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Soy Improves Cholesterol Profile in Postmenopausal Women


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Posted: 11/15/2005

In a study conducted at the Johns Hopkins University School of Nursing and presented at the American Heart Association 2005 Scientific Sessions in Dallas, TX, researchers found the use of soy protein containing isoflavones-a phytoestrogen or weak form of naturally occurring estrogen-can improve atherogenic lipoprotein profiles in postmenopausal women and effectively reduce two strong, independent indicators of coronary heart disease.

According to the study, both the low-density lipoprotein cholesterol elevation (LDL-C) and the low-density lipoprotein particle number (LDL-P) were decreased in healthy postmenopausal women with borderline LDL-C who took a dietary supplement of soy protein each day for six weeks. In the randomized “Beneficial Effects of Soy Trial” (BEST), 216 Caucasian and African-American women received a daily dose of either 20 grams of isolated soy protein containing isoflavones or a placebo of 20 grams of protein from casein. In comparison to the women who were given the placebo, those taking the soy protein experienced significantly greater decreases in LDL-C and LDL-P. Differences in age, race, changes in other lipoproteins, dietary saturated fat intake, and weight had little or no impact on the BEST findings.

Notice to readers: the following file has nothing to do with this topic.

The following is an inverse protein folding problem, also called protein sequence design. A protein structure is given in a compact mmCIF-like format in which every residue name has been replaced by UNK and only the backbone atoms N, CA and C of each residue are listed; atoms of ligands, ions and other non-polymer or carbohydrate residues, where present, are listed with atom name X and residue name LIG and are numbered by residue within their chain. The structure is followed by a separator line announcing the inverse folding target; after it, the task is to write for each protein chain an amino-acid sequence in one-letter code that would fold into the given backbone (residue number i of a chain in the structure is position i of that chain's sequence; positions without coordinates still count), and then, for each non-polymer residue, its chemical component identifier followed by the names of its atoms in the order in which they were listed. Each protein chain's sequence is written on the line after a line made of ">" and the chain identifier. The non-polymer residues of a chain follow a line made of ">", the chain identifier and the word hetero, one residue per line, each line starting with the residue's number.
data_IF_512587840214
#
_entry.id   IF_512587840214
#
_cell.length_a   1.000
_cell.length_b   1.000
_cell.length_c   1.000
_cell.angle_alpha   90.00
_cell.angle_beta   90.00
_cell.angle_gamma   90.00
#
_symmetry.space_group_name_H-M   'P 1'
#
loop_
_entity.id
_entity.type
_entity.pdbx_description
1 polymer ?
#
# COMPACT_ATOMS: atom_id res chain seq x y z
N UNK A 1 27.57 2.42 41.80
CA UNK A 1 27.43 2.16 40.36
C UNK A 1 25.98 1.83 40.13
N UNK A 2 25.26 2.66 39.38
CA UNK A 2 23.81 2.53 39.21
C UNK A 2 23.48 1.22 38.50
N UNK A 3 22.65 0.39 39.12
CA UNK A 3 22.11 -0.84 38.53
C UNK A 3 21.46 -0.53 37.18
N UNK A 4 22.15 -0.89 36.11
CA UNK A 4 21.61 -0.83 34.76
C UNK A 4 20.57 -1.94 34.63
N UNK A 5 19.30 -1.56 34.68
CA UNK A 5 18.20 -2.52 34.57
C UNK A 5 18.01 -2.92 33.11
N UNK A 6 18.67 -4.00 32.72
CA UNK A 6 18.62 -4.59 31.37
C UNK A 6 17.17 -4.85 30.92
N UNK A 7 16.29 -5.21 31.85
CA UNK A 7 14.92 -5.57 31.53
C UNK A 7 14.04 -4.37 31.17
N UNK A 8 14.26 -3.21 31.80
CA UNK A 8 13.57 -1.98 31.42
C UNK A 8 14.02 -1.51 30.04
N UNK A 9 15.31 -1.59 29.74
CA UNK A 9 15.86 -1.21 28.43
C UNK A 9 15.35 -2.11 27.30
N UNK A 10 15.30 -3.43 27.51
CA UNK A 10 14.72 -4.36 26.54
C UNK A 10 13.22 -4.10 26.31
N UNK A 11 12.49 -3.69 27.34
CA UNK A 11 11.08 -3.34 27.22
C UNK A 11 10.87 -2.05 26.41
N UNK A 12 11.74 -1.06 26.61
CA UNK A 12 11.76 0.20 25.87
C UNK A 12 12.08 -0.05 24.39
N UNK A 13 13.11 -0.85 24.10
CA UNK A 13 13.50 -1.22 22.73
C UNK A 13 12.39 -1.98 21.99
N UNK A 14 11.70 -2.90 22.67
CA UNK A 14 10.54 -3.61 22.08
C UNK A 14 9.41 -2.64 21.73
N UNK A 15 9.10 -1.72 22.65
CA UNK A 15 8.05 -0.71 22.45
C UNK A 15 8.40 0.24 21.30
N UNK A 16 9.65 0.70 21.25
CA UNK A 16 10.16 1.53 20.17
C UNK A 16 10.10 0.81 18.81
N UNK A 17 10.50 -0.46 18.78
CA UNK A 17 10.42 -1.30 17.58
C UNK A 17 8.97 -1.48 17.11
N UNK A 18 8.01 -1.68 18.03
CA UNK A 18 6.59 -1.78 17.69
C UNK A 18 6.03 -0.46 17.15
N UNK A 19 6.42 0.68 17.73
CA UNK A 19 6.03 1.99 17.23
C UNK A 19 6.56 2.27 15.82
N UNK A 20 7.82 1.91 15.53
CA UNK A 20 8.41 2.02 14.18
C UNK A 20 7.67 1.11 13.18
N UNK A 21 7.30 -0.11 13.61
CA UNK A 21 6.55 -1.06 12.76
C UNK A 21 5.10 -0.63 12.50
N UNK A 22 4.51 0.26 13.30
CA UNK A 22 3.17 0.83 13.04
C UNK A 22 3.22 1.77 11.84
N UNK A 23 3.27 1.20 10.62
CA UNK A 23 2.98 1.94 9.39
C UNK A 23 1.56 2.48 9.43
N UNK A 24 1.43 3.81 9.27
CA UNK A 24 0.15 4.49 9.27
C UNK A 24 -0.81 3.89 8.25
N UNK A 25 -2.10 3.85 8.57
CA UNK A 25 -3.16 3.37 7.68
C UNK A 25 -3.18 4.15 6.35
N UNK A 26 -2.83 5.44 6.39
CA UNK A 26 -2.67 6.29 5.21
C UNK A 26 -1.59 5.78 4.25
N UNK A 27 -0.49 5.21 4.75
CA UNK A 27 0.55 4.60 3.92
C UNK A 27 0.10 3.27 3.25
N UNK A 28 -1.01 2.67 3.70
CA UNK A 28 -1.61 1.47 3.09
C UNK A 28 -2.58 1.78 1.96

“Previous trials have demonstrated a variety of aspects regarding the benefits of soy proteins,” says principal investigator Jerilyn K. Allen, RN, ScD, associate dean for research at the Johns Hopkins University School of Nursing (JHUSON). “But those studies included small numbers of postmenopausal women and virtually none included sufficient African-American women.” Allen added, “Our findings could have significant public health implications for postmenopausal women and will add substantially to the limited body of knowledge of the effects of soy.”

The study was conducted at the Johns Hopkins University School of Nursing and funded by the National Heart, Lung, and Blood Institute. Allen’s co-investigators were Diane Becker, RN, ScD, and Peter Kwiterovich, Jr. MD, both of Johns Hopkins University School of Medicine.

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